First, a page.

Antibiotic Resistance: Worldwide ProblemSpurred by over-prescription, antibiotic resistance is already a widespread problem and has raised concerns worldwide. In the United States, the Centers for Disease Control and Prevention (CDC) called antibiotic resistance one of the world's "most pressing public health problems."
Resistant bacteria require higher doses of medicine or stronger antibiotics to treat. Each time a bacteria becomes resistant to an antibiotic, the pool of effective drugs left to fight the infection becomes smaller. In fact, doctors have even found bacteria that are resistant to some of the most powerful antibiotics available today. If the rate of resistance continues, we may very well face a potential epidermic in the near future.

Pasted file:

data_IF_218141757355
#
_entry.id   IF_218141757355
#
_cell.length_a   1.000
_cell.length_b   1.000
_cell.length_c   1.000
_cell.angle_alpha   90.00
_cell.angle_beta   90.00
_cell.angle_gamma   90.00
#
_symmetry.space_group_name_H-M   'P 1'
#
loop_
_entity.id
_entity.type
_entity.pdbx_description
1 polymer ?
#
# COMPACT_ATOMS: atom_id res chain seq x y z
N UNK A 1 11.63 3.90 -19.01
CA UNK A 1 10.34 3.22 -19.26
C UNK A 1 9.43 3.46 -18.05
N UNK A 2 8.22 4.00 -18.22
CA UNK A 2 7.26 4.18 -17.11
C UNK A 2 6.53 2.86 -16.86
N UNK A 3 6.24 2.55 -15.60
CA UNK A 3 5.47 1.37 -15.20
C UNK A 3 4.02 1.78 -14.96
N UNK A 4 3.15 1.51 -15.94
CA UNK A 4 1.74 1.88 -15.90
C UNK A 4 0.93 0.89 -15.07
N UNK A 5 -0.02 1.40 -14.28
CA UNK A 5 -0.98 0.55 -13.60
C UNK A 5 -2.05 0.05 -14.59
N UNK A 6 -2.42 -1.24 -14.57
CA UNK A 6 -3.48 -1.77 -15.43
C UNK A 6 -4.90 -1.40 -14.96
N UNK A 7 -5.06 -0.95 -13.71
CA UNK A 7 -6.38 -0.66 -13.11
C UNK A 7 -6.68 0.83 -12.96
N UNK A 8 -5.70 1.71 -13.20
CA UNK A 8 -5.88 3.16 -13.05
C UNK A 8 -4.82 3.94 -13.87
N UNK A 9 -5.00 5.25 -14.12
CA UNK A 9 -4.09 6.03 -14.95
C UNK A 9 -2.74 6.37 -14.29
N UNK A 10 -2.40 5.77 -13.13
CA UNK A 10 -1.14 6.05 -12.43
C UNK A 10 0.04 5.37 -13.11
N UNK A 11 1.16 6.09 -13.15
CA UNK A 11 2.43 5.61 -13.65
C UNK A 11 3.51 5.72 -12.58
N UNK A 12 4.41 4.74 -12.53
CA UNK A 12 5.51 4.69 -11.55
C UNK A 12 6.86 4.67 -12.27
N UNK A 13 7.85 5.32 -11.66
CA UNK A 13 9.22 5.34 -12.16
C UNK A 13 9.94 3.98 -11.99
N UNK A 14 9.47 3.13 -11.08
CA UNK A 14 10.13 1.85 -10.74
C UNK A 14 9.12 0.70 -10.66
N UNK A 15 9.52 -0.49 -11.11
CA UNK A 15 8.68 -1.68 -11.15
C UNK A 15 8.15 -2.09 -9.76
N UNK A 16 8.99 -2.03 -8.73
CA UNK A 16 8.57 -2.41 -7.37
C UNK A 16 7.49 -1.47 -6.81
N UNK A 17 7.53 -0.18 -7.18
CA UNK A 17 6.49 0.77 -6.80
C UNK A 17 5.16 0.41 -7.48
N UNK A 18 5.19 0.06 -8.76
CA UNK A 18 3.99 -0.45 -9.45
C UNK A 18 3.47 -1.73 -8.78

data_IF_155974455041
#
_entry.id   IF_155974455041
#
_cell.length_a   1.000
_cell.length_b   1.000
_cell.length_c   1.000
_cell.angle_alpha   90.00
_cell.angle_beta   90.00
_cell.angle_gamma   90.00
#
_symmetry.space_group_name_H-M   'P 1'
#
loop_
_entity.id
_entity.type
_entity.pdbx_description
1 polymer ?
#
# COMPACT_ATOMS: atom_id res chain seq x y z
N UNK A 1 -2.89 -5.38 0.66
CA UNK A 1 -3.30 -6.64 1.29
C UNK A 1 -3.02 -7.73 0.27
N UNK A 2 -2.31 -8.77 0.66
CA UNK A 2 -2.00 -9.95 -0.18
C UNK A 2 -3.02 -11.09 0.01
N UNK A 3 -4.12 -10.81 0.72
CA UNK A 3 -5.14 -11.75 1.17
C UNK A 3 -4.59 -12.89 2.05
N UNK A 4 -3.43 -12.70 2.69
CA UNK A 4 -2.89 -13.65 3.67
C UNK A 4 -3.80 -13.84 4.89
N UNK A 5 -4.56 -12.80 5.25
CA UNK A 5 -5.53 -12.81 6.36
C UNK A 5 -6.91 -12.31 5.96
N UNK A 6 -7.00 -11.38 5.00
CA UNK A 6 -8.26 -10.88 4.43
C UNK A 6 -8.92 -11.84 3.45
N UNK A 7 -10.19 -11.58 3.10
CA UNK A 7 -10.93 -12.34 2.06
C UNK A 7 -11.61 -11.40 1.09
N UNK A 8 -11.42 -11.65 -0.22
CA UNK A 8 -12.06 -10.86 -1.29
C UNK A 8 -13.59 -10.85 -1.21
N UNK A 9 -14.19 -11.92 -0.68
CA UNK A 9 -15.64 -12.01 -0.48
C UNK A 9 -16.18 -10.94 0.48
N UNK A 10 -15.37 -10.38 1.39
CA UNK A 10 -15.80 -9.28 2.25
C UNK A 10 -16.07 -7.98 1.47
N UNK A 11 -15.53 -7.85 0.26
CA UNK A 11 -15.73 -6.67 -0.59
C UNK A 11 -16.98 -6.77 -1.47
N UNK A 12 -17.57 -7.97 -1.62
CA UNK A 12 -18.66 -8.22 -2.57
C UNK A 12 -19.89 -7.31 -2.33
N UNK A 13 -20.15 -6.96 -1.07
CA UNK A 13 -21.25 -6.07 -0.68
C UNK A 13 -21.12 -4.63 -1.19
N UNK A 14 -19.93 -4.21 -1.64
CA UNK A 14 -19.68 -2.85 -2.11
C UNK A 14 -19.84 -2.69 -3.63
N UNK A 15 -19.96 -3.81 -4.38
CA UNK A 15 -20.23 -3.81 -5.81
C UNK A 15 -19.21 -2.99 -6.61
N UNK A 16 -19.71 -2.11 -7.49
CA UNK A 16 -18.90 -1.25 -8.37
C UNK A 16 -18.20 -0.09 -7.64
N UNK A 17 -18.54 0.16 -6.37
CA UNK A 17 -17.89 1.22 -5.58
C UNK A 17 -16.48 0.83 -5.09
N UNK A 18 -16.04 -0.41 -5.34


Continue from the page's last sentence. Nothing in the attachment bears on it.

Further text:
Antibiotic Resistance: Family DangerOver the last decade, almost every type of bacteria has become stronger and less responsive to antibiotic treatment. Common infections that were once easily treatable with antibiotics now cause significant danger and potential complications to both children and adults. Being more difficult to treat, these antibiotic-resistant bacteria can quickly spread to family members, school mates, and co-workers.
The inappropriate use of antibiotics is also harmful for children. Children are often prescribed antibiotics by their doctors for minor illnesses, even when the infection is viral. This is in part due to anxious parents who demand antibiotics from the doctor. However, studies have shown that while these children do recover a little quicker at first, they are also more likely to get sick more often, with more persistent infections caused by more resistant organisms.